Thomas Young: Right. I mean, for me personally, it was a great exercise to sit down and write a lot of the copy that's on the page, and it forces you out of your sort of normal day-to-day operations and think about your company as a whole, which is, I think, important for anybody, whether you're an executive, a founder, an employee, it's nice to think about. And speaking about the documentation that we had to provide, you also have to pass the due diligence of the platform, and the platform has a vested interest in not just throwing up any deal because if they earn a reputation as someone that loses a lot of money cause their deals are bad, they're going to fail pretty quickly. So, they also put us through their own internal due diligence-

    Brooke Borden: They did challenge us on certain numbers, like "Where did this number come from? What's your source for this?"
    Thomas Young: Right. We had to provide not only documentation to SEC, but we had to back up our numbers to the platform itself, which is a good exercise. So, I think we've gone through kind of a good primer here for a lot of people. Some of the listeners may be wondering why we haven't talked about any specifics of our particular offering. Well, we're prohibited from doing so. The only thing we can really do is point you to the official campaign page, which is located at republic.co. As I said, it's republic.co/rocket-dollar. So, you can check out all the details there. Unfortunately, we can't give you a full sales pitch here.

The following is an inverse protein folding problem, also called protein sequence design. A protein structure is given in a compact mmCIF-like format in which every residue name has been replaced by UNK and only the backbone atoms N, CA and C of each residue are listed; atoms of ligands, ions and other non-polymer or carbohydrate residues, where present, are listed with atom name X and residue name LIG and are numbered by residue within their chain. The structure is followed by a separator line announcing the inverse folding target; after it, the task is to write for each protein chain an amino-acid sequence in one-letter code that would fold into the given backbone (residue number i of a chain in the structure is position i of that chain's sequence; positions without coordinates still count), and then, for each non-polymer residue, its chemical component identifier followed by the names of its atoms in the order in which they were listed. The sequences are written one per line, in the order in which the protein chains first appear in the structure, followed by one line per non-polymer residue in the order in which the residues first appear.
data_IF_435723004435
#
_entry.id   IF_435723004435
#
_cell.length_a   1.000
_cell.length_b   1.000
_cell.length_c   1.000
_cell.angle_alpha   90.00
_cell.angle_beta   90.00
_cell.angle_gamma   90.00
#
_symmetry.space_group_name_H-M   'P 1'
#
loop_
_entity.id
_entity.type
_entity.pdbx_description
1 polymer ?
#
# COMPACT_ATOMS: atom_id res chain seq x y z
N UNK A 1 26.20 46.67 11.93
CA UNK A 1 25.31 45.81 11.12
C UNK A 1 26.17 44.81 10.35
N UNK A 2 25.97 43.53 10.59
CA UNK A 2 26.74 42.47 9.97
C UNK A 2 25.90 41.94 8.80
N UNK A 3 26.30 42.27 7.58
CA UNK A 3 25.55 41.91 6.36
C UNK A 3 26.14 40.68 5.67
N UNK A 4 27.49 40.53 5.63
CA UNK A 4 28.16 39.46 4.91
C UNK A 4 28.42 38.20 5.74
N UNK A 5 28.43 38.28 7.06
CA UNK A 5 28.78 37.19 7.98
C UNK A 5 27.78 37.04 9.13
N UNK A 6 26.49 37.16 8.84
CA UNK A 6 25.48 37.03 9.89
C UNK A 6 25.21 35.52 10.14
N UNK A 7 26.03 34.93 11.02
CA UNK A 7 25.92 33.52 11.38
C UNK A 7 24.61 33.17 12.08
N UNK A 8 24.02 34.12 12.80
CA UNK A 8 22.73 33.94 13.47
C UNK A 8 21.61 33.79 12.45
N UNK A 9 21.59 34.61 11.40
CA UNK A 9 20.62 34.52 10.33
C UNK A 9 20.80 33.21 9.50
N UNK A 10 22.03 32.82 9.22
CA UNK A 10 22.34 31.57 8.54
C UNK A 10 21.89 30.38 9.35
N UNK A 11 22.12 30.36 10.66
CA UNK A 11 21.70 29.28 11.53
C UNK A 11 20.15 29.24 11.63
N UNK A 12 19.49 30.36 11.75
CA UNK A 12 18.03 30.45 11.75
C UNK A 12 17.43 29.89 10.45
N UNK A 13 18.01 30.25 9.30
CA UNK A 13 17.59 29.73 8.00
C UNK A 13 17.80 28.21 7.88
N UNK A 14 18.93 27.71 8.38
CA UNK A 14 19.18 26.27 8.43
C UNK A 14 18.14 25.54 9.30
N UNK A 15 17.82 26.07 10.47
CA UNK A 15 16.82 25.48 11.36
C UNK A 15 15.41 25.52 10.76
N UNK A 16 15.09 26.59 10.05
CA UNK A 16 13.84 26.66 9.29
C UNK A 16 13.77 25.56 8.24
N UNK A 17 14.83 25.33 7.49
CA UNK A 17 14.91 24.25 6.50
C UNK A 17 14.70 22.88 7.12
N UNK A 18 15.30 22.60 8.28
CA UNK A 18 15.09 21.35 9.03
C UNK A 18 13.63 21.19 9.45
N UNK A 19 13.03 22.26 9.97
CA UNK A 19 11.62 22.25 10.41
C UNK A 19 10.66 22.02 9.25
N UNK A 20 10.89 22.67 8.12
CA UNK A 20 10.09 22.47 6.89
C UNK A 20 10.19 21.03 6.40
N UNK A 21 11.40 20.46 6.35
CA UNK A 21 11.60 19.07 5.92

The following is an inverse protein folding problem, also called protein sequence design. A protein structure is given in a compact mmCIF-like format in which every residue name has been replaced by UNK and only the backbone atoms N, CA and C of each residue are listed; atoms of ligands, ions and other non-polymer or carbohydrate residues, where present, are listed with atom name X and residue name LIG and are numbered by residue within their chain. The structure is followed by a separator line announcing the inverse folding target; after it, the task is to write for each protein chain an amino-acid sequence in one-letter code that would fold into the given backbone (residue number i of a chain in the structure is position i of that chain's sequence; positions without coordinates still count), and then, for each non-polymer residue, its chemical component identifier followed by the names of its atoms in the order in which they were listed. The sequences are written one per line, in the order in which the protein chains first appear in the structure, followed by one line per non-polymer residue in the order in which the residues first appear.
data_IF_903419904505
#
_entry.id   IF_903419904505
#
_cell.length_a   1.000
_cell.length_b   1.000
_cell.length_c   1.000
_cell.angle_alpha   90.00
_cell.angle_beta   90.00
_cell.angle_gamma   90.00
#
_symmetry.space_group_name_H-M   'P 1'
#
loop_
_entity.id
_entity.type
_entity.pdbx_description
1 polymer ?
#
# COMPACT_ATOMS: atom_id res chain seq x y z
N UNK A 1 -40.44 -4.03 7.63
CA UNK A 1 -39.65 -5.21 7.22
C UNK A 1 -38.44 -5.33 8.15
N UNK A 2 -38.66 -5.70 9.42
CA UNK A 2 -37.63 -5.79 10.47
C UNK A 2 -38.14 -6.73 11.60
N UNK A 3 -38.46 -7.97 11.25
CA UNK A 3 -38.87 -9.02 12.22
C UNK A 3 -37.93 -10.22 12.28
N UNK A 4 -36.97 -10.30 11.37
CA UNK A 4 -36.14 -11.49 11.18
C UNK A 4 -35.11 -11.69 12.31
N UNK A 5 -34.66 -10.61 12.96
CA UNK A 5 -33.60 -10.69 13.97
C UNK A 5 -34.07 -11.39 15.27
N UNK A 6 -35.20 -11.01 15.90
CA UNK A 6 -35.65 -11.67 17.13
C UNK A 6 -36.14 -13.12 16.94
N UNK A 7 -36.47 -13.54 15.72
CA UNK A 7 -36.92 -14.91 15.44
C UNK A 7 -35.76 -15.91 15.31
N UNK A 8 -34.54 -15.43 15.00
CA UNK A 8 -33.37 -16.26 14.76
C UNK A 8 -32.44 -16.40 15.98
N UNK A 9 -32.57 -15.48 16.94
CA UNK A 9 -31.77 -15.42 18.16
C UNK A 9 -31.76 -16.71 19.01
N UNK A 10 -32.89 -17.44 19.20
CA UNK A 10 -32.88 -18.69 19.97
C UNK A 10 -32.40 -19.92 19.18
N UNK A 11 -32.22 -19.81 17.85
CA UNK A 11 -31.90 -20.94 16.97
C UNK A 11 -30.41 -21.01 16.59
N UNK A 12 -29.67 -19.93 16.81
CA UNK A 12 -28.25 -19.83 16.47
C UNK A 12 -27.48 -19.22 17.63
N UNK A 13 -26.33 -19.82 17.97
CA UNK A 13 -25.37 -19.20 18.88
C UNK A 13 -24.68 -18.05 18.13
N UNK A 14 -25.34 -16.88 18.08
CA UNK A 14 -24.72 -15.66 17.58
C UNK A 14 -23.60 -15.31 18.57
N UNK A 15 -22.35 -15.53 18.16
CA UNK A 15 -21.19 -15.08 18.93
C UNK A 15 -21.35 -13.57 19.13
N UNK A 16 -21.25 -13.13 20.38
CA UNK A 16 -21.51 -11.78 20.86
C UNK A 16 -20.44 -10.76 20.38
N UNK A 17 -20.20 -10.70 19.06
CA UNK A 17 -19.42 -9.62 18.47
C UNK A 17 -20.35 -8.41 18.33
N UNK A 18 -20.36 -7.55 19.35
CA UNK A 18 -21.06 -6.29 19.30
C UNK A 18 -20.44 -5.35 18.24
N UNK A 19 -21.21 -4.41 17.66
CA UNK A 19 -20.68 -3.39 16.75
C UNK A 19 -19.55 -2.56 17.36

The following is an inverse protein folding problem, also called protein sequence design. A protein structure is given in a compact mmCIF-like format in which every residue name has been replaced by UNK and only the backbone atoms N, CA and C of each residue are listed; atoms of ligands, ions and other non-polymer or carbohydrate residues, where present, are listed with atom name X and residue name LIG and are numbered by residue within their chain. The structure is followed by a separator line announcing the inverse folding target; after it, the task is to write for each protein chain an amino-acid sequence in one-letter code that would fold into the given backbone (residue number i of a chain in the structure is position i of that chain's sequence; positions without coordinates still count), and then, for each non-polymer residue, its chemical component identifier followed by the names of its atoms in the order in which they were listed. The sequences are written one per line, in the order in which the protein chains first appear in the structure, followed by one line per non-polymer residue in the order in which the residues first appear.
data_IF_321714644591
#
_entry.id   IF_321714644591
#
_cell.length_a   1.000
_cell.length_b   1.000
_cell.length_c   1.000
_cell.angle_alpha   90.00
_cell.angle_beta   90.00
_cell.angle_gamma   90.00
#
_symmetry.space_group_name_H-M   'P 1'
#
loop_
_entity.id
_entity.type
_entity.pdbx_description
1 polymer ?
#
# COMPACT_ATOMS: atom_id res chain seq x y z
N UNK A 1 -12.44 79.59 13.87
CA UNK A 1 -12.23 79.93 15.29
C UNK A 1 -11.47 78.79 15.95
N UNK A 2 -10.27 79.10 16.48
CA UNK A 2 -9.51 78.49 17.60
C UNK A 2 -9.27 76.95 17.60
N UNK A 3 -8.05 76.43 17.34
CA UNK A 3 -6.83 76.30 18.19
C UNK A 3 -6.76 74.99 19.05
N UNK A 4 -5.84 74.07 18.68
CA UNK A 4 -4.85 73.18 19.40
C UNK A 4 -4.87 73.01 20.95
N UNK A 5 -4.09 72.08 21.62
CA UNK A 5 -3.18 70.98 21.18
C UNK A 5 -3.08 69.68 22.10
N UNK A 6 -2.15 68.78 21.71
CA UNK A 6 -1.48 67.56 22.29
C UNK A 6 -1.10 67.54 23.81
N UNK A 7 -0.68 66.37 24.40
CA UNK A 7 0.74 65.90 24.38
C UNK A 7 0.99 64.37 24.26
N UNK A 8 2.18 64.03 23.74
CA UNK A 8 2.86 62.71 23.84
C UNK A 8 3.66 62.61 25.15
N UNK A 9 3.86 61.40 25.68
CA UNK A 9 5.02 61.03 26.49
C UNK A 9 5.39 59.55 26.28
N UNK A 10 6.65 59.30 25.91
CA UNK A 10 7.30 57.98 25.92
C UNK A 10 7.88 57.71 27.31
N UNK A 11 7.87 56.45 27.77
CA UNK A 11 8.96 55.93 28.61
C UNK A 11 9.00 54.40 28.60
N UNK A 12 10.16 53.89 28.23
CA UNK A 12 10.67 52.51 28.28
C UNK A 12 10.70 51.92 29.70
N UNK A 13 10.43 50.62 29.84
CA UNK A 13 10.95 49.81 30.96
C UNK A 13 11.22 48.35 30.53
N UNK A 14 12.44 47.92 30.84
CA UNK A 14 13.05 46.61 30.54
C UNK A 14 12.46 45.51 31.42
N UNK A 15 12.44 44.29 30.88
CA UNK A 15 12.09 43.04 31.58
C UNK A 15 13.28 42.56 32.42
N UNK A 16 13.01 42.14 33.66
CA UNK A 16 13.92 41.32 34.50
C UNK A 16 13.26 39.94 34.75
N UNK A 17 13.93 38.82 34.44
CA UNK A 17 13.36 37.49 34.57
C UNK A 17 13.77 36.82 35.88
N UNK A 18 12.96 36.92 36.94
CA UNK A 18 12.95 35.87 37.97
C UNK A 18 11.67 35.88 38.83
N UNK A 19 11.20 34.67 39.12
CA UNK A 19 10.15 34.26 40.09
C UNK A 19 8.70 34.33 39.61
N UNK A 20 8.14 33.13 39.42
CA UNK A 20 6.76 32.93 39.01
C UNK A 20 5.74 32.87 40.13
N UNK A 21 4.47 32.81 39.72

Thomas Young: All right. But as Brooke said, you can ask any question that you have directly on the page, and they will get answered within, normally, a business day is-

    Brooke Borden: Yeah, we try to do a 24-hour turnaround, yes.

    Thomas Young: Right. So, go on the page. Check it out. Give us your thoughts. Let us know what you think about it. And if it's something you're interested in, invest.

    Brooke Borden: We hope you do. And there... Even though we can't say exactly what you can get, there are some very nice rewards for people that do invest at various levels.

    Thomas Young: Right. Cool. Thanks, Brooke.

    Brooke Borden: All right.

    Thomas Young: Thank you for listening to this episode of Rocket Your Dollar. If you enjoyed this episode, please subscribe and share the podcast with your friends. To learn more about self-directed investing or to get started with your own account, please visit us at rocketdollar.com. See you next week.

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    Published on January 17 2020